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In recent weeks, Maine’s lobster industry has faced a series of unexpected challenges. Lobstermen, along with Gov. Janet Mills and the state’s congressional delegation, were outraged about a warning from an environmental group that urged consumers not to buy lobsters from Maine because of the risk the fishery poses to endangered North Atlantic right whales.
This red-listing was followed by news from federal regulators that they planned to place further restrictions on lobster harvesting much sooner than expected. They planned to do so with no meetings in Maine, which is home to the vast majority of the nation’s lobster fishermen. Mills and the state’s congressional delegation successfully lobbied for a meeting here, which was held Wednesday night in Portland. They are now asking for another meeting in Downeast Maine.
That anger was apparent at the session held by the National Oceanic and Atmospheric Administration, which oversees the National Marine Fisheries Service.
Lobstermen are right to be angry about potential new rules when it remains unclear that the whales, which are protected under the Endangered Species, are being entangled in rope used by Maine fishermen. Recent research shows that whales do get entangled in fishing gear off the coast of the U.S. and Canada, but the origins of that gear is often unclear, and whales are far more likely to die from collisions with boats than entanglements.
But, the fight against potential new rules has gone a bit off the rails as politicians have now called for the defunding of part of NOAA and the California aquarium affiliated with Seafood Watch, the group that put lobster on its warning list because it said the fishery endangered right whales.
These calls may be popular among lobstermen, but they distract from the work at hand, which needs to be focused on bringing better scientific information to the efforts to protect right whales, without unnecessary harm to Maine’s lobster industry. It should also focus on potentially rewriting federal laws that fail to adequately consider the economic harm that can result from rules that jeopardize an industry without adequate evidence of its impact on a protected species.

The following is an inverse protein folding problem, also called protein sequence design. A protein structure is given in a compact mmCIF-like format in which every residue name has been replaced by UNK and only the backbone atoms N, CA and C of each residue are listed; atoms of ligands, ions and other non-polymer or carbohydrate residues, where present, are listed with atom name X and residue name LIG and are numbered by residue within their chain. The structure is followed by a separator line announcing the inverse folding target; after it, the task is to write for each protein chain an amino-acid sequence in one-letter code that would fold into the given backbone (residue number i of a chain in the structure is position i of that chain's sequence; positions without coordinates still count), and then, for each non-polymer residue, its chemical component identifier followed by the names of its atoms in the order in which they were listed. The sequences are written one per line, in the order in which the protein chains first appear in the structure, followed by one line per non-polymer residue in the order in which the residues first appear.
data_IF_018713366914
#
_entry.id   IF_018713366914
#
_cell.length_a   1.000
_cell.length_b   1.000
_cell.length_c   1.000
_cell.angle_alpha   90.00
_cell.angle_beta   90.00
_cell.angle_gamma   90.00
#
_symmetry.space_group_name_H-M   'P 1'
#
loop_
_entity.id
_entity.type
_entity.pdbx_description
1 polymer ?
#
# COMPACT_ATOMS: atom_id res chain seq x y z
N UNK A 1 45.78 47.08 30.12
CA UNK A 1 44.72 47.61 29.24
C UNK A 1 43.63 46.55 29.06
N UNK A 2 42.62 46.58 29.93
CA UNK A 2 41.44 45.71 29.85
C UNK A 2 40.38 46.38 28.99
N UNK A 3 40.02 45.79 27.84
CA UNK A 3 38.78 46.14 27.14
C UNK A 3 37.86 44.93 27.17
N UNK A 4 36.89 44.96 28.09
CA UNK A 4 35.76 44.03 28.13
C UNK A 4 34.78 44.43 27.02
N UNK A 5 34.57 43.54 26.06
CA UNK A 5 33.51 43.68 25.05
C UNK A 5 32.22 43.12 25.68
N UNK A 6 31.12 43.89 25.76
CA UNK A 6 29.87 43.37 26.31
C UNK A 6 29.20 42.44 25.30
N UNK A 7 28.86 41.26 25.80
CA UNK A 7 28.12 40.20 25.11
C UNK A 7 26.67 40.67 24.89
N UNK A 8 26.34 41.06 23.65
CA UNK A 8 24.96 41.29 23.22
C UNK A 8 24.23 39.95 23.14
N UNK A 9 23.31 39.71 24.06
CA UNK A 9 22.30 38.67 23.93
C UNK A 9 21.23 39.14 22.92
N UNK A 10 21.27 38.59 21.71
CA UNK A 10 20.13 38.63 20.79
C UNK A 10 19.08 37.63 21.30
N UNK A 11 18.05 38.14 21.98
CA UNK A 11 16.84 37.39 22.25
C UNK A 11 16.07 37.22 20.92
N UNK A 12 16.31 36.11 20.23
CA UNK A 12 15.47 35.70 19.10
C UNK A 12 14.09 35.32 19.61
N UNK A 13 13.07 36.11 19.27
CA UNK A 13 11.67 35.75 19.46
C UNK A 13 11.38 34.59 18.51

“Maine lobstermen have taken unprecedented steps to protect right whales, efforts that the federal government … and the federal courts failed to recognize,” Mills said at the session, which was attended by about 200 people.
Part of the problem is that NOAA’s regulations are driven in large part by the courts, not scientific analysis. Last year, the agency announced new rules to reduce the risk posed to whales, by reducing the amount of rope in the water and by putting some parts of the ocean off limits to lobster and crab fishing.
A federal judge ruled in July that those restrictions were insufficient because too many whales could still die.
Rather than imposing his own solution, he asked the parties to the lawsuit, which includes conservation groups, fishing industry groups and regulators, to come up with a better plan. That work is ongoing through court filings.
However, it is proceeding without adequate assessment of the impacts of changes that have already been made and without sharing needed information with fishermen and other interested groups that would show how and where the fisheries and right whales interact.
With the most recent rulemaking driven by a court, we realize it may be hard for federal regulators to slow down. But, a more deliberative process, with better data, is needed before further restrictions are implemented.